P-word top of the US ratings

PUBLISHED : Saturday, 15 January, 1994, 12:00am
UPDATED : Saturday, 15 January, 1994, 12:00am

HONEY, did you hear that? That TV presenter just said the P-word - four times.'' ''Then turn it over to another channel.'' ''I did. They're all saying it too.'' That domestic, prime-time exchange must surely have been taking place in many households in the United States, from the Florida beachfront to the Dakota wilderness. It has to have been, because rarely can one issue have dominated the country's manic television-watching habit to such a degree.

The strange thing is that this P-word (five letters, ends in s) never used to be the sort of thing you would hear (or see) on television here, apart from on the most daring cable channels in the 3am insomnia zone. Now we have the P-word for breakfast, lunch and afternoon tea, prime-time and late-night entertainment.

The cause of the mania is a demure, poker-faced Venezuelan immigrant called Lorena Bobbitt who has become famous for cutting off her husband John's P-word in the middle of the night.

Few people around the world can by now be unaware that after an alleged history of abuse by the ex-Marine, Lorena flew into a Latin rage last June after he came home drunk and, she says, forced sex on her. As he snored in his post-coital bliss, she came back from the kitchen, removed the organ, then drove off with it.

Luckily for John - although not many women in America may agree - police managed to retrieve the severed P-word at the roadside where she had thrown it, and doctors restored it to its proper home after nine hours of microsurgery.

John Bobbitt was later acquitted on charges of marital rape, but that has not stopped Lorena being heralded as Woman of the Year by the feminist movement.

Although she seems confused and mentally exhausted by the constant attention of cameras, her supporters say she is an example for all women who have to put up with domestic violence - while most men are content to wince at thoughts of Lorena's Vengeance,and crack one of the scores of Bobbitt jokes during the barroom rounds.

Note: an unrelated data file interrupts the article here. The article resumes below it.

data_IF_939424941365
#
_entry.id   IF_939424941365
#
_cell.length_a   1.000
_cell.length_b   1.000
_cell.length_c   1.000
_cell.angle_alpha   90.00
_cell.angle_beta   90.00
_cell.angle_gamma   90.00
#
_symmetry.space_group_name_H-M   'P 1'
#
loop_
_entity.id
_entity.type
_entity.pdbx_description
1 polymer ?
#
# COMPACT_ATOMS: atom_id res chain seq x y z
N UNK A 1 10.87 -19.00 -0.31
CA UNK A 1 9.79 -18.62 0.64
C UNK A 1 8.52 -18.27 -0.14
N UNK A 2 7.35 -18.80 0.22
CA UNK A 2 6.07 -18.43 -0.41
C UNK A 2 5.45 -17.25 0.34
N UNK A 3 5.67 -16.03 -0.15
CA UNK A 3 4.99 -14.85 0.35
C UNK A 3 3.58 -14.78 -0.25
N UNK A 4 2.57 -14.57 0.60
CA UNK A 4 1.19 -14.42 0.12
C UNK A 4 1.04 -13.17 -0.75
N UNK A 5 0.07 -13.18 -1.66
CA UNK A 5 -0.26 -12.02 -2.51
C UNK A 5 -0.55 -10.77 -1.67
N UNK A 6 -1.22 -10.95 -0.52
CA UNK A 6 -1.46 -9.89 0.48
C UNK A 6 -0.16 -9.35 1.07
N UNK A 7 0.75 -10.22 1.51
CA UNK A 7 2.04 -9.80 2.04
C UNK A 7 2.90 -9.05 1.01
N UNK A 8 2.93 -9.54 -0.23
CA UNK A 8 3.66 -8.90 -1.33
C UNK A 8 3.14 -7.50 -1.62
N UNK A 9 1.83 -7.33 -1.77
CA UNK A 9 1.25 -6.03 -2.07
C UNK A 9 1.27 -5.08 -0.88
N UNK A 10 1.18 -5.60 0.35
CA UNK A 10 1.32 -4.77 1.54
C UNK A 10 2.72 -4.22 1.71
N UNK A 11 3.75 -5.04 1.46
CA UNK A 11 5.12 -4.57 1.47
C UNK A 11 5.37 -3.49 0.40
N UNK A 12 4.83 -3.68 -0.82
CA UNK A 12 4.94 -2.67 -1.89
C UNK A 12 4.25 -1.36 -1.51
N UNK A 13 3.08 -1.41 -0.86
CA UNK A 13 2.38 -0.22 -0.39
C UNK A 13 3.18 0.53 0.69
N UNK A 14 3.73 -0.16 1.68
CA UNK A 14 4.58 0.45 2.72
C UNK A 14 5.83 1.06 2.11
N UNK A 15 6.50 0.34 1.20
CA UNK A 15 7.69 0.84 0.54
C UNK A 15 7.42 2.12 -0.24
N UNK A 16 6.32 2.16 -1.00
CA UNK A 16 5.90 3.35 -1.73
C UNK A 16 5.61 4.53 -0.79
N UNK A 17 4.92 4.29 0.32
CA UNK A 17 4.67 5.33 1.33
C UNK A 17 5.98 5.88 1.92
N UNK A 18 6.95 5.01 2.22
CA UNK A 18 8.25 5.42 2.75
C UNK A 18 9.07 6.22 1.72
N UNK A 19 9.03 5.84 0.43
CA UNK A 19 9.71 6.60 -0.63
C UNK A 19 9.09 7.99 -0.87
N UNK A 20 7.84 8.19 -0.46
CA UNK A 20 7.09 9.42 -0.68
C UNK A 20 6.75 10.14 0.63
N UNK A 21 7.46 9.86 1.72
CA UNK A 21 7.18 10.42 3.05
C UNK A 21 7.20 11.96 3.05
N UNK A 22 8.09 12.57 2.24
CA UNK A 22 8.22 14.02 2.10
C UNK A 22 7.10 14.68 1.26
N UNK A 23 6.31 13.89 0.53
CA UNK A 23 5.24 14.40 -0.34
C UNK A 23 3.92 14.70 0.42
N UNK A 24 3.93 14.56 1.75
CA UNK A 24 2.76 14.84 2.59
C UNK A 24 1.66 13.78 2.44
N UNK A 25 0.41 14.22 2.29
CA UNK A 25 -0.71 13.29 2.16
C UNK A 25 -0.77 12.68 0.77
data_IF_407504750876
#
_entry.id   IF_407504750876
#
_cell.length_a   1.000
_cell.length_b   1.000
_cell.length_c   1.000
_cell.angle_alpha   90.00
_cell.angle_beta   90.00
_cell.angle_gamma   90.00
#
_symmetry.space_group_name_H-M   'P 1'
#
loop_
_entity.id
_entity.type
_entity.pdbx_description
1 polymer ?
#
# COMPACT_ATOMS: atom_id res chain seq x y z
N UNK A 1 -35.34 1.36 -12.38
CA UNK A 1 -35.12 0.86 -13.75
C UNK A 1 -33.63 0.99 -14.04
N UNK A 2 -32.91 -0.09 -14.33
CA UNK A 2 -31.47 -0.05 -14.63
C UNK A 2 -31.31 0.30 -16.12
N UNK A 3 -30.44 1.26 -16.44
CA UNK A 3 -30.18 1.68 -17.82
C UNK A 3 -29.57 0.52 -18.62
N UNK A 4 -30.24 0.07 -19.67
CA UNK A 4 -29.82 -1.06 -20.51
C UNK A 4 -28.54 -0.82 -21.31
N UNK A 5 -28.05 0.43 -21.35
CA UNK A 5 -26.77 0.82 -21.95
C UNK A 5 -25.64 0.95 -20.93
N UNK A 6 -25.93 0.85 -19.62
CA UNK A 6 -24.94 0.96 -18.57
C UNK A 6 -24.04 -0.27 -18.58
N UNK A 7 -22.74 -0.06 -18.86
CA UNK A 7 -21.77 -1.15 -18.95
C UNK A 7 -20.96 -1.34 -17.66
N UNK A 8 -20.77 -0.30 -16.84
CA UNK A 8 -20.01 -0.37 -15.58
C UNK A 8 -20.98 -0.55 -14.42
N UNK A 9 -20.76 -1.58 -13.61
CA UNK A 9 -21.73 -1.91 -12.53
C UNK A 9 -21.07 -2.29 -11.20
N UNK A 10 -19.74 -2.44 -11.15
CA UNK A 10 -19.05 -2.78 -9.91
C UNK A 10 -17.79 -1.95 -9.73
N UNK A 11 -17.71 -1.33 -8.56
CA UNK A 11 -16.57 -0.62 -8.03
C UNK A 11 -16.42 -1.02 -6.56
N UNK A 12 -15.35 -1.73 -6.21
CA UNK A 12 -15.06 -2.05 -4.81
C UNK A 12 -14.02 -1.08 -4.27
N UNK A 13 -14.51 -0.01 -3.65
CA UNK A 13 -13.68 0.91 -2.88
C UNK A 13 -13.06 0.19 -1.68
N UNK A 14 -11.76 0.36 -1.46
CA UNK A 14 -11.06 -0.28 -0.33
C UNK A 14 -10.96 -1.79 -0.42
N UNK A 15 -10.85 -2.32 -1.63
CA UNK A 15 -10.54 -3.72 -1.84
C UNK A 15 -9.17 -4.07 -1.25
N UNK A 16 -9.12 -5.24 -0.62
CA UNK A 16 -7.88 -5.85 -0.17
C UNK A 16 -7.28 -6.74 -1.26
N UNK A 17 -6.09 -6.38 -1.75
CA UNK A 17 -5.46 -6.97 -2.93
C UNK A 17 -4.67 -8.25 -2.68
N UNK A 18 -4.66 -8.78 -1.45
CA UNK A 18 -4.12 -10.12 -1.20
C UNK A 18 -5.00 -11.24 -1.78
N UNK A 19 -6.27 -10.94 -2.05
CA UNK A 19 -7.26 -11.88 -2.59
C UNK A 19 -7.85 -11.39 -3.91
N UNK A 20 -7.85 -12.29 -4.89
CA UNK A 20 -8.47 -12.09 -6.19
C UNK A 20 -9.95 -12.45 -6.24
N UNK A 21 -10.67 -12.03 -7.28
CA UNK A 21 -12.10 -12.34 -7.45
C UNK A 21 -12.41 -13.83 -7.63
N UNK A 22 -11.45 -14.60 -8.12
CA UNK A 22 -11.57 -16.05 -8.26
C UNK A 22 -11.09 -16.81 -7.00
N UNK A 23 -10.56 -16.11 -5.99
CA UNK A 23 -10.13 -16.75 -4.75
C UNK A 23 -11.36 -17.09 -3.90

Both parties in the case have (naturally) found themselves in the company of agents more than willing to help negotiate television appearances, books and made-for-television movies.

Now she is in the dock, charged with malicious wounding, and the boring suburban backwater of Manassas, Virginia, has been invaded by a media circus usually reserved for Texan cults or bulimic princesses.

One local entrepreneur is cashing in by renting out office space opposite the court to the hundreds of cable-wielding cameramen and reporters, while others are selling commemorative ''Love Hurts'' T-shirts and candy in the shape of, well, you-know-what.

One observer thought he witnessed that supreme moment when the sublime collides with the ridiculous while watching reporters from Comedy Central TV cable channel and the Entertainment Tonight show interviewing each other about the media circus.

The Bobbitts are not alone in bringing the P-word into every living room a potential 1,000 times a day.

Michael Jackson has also been busy talking graphically about sexual organs, not least the week before when he rented his own satellite feed to tell the world how the police had photographed his unmentionable places to check whether those telltale blotches really were there as described by the Los Angeles boy who is suing him for abuse.

More court papers were filed in the Jackson case on Monday, giving a full account of what Michael got up to in the bath - and every prime-time newscast carried it in lurid detail, although if it had been run as such in the National Enquirer it would havebeen dismissed as tabloid smut.